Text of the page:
20 May 1994 OH Interferometer Observations (OHIO) concept: a baseline design for satellite-based measurements of stratospheric OH
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Abstract
The OH Interferometer Observations (OHIO) concept is a Fabry-Perot/grating based spectrometer for measuring the OH radical in the earth's atmosphere from a satellite platform. OHIO uses technology which is all presently available to provide a reasonably simple, small, and robust instrument which will specialize in stratospheric OH measurements, and will operate without stored cryogens, except that an order of magnitude improvement is still necessary in detector sensitivity. High-Tc bolometers are a promising technology that may provide this improvement. We present a baseline design for the instrument and the underlying atmospheric spectroscopy supporting the choice of this type of instrument. We also show that a far infrared satellite instrument is chiefly suitable for making OH measurements; measurements of other species which are of interest in ozone layer photochemistry are either significantly more difficult to make, or can be measured well by existing techniques. The more difficult measurement of the next HOx species of importance, the HO2 radical, is briefly discussed.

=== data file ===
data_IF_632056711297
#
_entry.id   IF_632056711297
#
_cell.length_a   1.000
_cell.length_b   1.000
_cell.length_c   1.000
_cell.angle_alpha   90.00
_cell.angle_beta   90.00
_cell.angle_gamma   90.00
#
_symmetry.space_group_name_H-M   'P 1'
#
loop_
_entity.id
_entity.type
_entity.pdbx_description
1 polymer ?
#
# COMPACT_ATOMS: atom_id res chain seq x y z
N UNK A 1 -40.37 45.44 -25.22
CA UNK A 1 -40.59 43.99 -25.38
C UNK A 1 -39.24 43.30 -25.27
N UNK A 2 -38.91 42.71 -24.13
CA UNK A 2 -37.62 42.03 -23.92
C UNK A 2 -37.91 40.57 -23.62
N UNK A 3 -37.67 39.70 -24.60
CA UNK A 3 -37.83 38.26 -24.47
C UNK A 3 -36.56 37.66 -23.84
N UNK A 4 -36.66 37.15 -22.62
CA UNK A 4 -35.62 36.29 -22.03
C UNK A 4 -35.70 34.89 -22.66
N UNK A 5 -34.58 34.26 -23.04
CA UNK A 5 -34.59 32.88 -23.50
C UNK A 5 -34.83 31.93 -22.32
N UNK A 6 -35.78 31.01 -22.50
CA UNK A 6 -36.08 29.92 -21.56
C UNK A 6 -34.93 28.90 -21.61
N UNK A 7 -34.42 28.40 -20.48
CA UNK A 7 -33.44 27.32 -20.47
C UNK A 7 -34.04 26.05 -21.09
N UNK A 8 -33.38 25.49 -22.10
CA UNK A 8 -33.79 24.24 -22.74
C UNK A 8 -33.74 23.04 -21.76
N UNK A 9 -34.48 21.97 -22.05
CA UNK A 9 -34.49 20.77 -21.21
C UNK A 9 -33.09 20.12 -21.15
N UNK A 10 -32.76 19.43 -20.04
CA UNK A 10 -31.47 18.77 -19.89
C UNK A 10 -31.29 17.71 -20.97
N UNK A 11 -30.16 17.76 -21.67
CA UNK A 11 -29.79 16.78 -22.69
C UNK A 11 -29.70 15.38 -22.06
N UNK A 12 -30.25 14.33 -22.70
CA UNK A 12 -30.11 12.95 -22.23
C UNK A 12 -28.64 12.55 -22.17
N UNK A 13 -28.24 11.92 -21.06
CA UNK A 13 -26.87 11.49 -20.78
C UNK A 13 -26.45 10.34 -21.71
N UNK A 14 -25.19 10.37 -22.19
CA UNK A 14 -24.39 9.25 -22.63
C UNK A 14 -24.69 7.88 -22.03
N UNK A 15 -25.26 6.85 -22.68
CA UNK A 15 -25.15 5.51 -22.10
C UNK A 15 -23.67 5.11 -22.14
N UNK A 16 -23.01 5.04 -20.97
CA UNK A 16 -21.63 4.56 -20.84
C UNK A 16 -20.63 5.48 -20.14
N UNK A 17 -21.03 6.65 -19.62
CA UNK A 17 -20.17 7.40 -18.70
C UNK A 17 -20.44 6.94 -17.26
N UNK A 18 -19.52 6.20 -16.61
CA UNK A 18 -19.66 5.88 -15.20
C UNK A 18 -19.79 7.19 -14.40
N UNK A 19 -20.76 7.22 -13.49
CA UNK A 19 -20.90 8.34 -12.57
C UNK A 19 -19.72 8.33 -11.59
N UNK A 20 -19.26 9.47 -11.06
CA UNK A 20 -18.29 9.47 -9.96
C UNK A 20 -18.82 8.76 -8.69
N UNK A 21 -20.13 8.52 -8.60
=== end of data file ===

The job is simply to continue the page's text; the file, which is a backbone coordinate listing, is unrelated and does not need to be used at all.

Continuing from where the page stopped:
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Kelly Van Chance, Kelly Van Chance, Jan J. Wijnbergen, Jan J. Wijnbergen, Wolfgang Schneider, Wolfgang Schneider, John P. Burrows, John P. Burrows, } "OH Interferometer Observations (OHIO) concept: a baseline design for satellite-based measurements of stratospheric OH", Proc. SPIE 2159, High-Temperature Superconducting Detectors: Bolometric and Nonbolometric, (20 May 1994); doi: 10.1117/12.176147; https://doi.org/10.1117/12.176147
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